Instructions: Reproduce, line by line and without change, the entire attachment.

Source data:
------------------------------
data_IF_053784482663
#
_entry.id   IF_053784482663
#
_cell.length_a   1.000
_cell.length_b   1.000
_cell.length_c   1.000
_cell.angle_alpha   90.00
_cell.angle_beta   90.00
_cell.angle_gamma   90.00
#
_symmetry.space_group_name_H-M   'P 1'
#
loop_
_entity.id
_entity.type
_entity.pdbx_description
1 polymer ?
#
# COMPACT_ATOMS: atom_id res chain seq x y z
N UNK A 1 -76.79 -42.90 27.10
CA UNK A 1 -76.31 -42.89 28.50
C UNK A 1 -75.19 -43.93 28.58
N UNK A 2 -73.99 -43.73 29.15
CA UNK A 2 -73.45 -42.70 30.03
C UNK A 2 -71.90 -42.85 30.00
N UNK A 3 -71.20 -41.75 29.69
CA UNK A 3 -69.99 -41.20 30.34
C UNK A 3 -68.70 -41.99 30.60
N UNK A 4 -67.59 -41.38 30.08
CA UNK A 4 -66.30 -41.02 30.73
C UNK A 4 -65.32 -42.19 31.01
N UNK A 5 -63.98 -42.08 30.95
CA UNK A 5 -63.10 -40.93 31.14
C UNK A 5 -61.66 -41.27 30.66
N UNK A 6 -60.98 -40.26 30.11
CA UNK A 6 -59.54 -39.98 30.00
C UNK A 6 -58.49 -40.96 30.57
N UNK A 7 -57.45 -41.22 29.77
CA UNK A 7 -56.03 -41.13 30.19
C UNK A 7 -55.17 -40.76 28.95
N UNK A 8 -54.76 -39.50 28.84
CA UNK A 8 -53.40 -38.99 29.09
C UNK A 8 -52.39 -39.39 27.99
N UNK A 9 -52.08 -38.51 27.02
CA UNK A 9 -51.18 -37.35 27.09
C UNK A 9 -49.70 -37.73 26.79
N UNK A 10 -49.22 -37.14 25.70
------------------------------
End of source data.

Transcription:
data_IF_053784482663
#
_entry.id   IF_053784482663
#
_cell.length_a   1.000
_cell.length_b   1.000
_cell.length_c   1.000
_cell.angle_alpha   90.00
_cell.angle_beta   90.00
_cell.angle_gamma   90.00
#
_symmetry.space_group_name_H-M   'P 1'
#
loop_
_entity.id
_entity.type
_entity.pdbx_description
1 polymer ?
#
# COMPACT_ATOMS: atom_id res chain seq x y z
N UNK A 1 -76.79 -42.90 27.10
CA UNK A 1 -76.31 -42.89 28.50
C UNK A 1 -75.19 -43.93 28.58
N UNK A 2 -73.99 -43.73 29.15
CA UNK A 2 -73.45 -42.70 30.03
C UNK A 2 -71.90 -42.85 30.00
N UNK A 3 -71.20 -41.75 29.69
CA UNK A 3 -69.99 -41.20 30.34
C UNK A 3 -68.70 -41.99 30.60
N UNK A 4 -67.59 -41.38 30.08
CA UNK A 4 -66.30 -41.02 30.73
C UNK A 4 -65.32 -42.19 31.01
N UNK A 5 -63.98 -42.08 30.95
CA UNK A 5 -63.10 -40.93 31.14
C UNK A 5 -61.66 -41.27 30.66
N UNK A 6 -60.98 -40.26 30.11
CA UNK A 6 -59.54 -39.98 30.00
C UNK A 6 -58.49 -40.96 30.57
N UNK A 7 -57.45 -41.22 29.77
CA UNK A 7 -56.03 -41.13 30.19
C UNK A 7 -55.17 -40.76 28.95
N UNK A 8 -54.76 -39.50 28.84
CA UNK A 8 -53.40 -38.99 29.09
C UNK A 8 -52.39 -39.39 27.99
N UNK A 9 -52.08 -38.51 27.02
CA UNK A 9 -51.18 -37.35 27.09
C UNK A 9 -49.70 -37.73 26.79
N UNK A 10 -49.22 -37.14 25.70